Remove the dough from the food processor, divide in half. And press each half into a disk. Wrap in plastic and chill for at least 2 hours.

The dough can be kept in the refrigerator for a day or two, or it can be wrapped airtight and frozen for a month. Thaw, still wrapped, in the refrigerator. It is convenient to roll the dough into rounds, place parchment paper between each round, freeze them wrapped in plastic, this way you will need only 20 minutes to defrost a round at room temperature before it can be filled, folded into a galette and baked.

Recipe from Baking with Julia written by Dorie Greenspan

Marie-Hélène’s Apple Cake


I am in love with Dorie Greenspan’s “Around My French Table”. Every time I open this cookbook I remember my trips to France and the wonderful food that can be found in that glorious country. From the patisseries in Paris, to the fields of Provence and the seaside villages of the southern coast; France is filled with culinary delights and extraordinary experiences. There is a reason that France has been a world leader in fine cuisine for centuries. The art of cooking and enjoying great food is in the hearts and souls of her people.

For my next baking adventure I really wanted to make Marie-Hélène’s Apple Cake from Dorie’s book. This is a recipe that Dorie wrote after watching her friend bake this amazing cake without a recipe. I think it will soon be called Dorie’s Apple Cake since it has turned into a modern day classic.

This cake is so delicious and easy to bake. The abundance of apples and hint of rum add a burst of flavour to its coffee cake like texture. I did not have an 8 inch springform pan so I used my 9.5 inch springform pan. Mine turned out a little shorter and wider than Dorie’s but nonetheless, it was delicious.

I will definitely add this one to my favourite recipe collection and bake it often.

Marie-Hélène’s Apple Cake


3/4 cup all-purpose flour
3/4 tsp. baking powder
Pinch of salt
4 large apples (if you can, choose 4 different kinds)
2 large eggs
3/4 cup sugar
3 tbsp. dark rum
1/2 tsp. pure vanilla extract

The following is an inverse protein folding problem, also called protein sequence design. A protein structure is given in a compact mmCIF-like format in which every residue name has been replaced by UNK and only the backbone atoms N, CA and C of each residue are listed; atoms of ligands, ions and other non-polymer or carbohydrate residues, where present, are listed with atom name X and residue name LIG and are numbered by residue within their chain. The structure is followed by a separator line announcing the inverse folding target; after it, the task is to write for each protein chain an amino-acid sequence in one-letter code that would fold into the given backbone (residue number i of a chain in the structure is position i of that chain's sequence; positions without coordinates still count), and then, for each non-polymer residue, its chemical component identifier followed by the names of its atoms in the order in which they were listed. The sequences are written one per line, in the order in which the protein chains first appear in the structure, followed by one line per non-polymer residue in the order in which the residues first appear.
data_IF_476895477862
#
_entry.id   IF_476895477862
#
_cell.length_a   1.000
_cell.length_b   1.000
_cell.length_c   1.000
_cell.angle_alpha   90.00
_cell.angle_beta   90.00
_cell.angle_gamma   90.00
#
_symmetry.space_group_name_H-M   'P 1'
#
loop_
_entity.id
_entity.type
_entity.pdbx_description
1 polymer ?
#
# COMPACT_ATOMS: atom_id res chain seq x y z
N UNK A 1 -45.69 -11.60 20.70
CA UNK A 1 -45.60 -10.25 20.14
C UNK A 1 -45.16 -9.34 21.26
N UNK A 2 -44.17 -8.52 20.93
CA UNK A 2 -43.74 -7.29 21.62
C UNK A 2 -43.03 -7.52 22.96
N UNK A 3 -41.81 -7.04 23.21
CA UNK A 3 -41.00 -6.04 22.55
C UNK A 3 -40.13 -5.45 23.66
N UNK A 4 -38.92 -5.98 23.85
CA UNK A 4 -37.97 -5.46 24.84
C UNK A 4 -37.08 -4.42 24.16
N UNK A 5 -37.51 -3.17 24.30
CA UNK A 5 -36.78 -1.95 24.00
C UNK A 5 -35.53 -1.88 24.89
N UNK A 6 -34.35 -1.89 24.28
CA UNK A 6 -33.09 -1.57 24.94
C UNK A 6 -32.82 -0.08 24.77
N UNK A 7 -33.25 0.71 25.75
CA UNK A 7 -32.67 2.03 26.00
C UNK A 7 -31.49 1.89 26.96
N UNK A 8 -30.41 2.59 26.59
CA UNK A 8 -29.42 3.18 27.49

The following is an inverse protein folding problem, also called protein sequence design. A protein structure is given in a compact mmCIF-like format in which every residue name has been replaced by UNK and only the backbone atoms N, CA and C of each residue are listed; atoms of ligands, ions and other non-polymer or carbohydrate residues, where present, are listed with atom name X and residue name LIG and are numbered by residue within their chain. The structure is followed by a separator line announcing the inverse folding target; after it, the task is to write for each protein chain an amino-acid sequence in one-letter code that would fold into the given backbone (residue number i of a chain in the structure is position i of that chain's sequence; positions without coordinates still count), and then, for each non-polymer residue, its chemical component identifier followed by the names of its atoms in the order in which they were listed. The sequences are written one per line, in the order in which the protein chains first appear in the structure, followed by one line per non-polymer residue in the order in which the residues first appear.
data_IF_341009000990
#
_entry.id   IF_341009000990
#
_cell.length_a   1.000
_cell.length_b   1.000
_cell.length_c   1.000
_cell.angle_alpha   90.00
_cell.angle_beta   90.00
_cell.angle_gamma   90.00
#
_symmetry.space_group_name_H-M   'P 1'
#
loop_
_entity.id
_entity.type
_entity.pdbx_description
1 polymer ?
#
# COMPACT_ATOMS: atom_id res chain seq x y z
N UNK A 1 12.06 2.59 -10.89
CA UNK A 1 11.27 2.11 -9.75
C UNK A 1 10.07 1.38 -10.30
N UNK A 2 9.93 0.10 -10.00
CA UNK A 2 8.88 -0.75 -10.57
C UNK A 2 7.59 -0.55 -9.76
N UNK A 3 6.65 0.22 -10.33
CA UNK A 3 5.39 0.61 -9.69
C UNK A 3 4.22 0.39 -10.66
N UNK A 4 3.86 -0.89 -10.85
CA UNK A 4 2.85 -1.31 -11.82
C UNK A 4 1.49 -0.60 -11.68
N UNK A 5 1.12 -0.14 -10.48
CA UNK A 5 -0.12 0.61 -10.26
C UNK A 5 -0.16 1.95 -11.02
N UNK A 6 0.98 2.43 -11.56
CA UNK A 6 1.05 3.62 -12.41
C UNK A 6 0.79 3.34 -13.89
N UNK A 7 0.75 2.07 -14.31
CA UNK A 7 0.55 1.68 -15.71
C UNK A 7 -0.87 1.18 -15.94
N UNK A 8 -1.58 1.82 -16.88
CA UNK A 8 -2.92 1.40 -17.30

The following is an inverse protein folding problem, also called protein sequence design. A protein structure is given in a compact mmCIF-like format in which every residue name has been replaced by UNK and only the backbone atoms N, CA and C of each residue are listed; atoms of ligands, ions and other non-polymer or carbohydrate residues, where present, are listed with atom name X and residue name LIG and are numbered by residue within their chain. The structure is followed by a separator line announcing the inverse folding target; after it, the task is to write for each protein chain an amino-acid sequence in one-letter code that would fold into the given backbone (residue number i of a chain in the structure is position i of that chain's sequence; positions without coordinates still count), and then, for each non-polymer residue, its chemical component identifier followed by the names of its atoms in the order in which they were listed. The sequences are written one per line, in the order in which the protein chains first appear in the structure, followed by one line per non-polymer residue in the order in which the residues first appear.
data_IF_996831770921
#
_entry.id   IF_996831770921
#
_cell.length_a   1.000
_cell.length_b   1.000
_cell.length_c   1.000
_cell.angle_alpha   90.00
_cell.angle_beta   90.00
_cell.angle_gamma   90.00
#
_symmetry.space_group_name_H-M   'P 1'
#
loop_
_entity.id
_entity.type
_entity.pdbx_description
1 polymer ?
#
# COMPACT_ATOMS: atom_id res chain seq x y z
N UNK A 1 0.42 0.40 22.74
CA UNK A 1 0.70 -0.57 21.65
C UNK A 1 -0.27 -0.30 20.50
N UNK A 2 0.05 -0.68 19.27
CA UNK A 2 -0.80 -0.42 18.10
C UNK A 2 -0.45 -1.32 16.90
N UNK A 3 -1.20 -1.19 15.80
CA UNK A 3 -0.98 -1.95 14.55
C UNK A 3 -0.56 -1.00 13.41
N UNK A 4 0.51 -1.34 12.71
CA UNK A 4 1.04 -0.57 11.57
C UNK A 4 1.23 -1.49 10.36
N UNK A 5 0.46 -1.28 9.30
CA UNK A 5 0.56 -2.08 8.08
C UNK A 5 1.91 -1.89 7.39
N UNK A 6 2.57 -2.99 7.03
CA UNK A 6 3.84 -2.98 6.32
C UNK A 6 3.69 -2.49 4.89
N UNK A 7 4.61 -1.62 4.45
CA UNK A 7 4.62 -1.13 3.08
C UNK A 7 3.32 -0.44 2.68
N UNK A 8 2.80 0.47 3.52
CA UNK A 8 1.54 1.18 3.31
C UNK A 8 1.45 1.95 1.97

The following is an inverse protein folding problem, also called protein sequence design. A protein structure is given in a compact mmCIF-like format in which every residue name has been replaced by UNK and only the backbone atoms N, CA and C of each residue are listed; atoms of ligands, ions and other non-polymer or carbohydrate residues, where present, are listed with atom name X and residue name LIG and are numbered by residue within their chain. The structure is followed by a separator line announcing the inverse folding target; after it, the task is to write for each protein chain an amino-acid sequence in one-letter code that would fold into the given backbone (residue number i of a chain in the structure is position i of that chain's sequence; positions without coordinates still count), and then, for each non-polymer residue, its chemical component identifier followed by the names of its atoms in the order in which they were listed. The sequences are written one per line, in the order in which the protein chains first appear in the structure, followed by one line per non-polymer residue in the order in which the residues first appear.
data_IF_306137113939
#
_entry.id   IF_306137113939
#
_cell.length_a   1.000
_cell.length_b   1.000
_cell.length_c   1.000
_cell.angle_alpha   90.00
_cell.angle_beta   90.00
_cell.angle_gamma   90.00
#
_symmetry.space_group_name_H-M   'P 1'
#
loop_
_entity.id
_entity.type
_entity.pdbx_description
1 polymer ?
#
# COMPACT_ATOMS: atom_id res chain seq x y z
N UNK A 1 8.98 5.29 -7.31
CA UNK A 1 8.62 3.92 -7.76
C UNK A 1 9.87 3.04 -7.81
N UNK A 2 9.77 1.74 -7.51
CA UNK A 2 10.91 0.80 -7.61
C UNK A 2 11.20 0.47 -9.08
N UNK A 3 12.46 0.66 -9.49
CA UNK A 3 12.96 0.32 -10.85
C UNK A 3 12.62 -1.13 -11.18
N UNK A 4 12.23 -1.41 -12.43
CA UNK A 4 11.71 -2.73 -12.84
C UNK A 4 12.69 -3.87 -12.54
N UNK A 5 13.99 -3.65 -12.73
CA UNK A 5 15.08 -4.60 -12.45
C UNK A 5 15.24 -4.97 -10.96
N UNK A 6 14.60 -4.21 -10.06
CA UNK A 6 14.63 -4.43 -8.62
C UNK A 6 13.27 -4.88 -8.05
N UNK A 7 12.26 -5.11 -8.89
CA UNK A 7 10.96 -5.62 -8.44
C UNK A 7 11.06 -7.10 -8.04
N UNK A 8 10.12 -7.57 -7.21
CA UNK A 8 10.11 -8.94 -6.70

8 tbsp. unsalted butter, melted and cooled

Center a rack in the oven and preheat the oven to 350 degrees F. Generously butter an 8-inch springform pan and put it on a baking sheet lined with a silicone baking mat or parchment paper and put the springform on it.

Whisk the flour, baking powder, and salt together in small bowl.

Peel the apples, cut them in half and remove the cores. Cut the apples into 1 to 2 inch chunks.

In a medium bowl, beat the eggs with a whisk until they’re foamy. Pour in the sugar and whisk for a minute or so to blend. Whisk in the rum and vanilla. Whisk in half the flour and when it is incorporated, add half the melted butter, followed by the rest of the flour and the remaining butter, mixing gently after each addition so that you have a smooth, rather thick batter. Switch to a rubber spatula and fold in the apples, turning the fruit so that it’s coated with batter. Scrape the mix into the pan and spread evenly.

Slide the pan into the oven and bake for 50 to 60 minutes, or until the top of the cake is golden brown and a knife inserted deep into the center comes out clean; the cake may pull away from the sides of the pan. Transfer to a cooling rack and let rest for 5 minutes.

Carefully run a blunt knife around the edges of the cake and remove the sides of the springform pan. (Open the springform slowly, and before it’s fully opened, make sure there aren’t any apples stuck to it.) Allow the cake to cool until it is just slightly warm or at room temperature. If you want to remove the cake from the bottom of the springform pan, wait until the cake is almost cooled, then run a long spatula between the cake and the pan, cover the top of the cake with a piece of parchment or wax paper, and invert it onto a rack. Carefully remove the bottom of the pan and turn the cake over onto a serving dish.

The cake can be served warm or at room temperature, with or without a little softly whipped, barely sweetened heavy cream or a spoonful of ice cream. Marie-Hélène’s served her cake with cinnamon ice cream and it was a terrific combination.

Recipe from Around My French Table by Dorie Greenspan

Chef Lynn Crawford Returns to Her Roots

Last night I had a great time at Toronto’s George Brown College, School of Culinary Arts. I was attending a book signing event for George Brown College Alumni, Chef Lynn Crawford’s new cookbook, Pitchin In. The book is a wonderful compilation of the recipes and food ingredients that Chef Lynn experienced while filming her TV show, Pitchin In. The book is filled with beautiful photos, and loads of wonderful recipes that I cannot wait to try.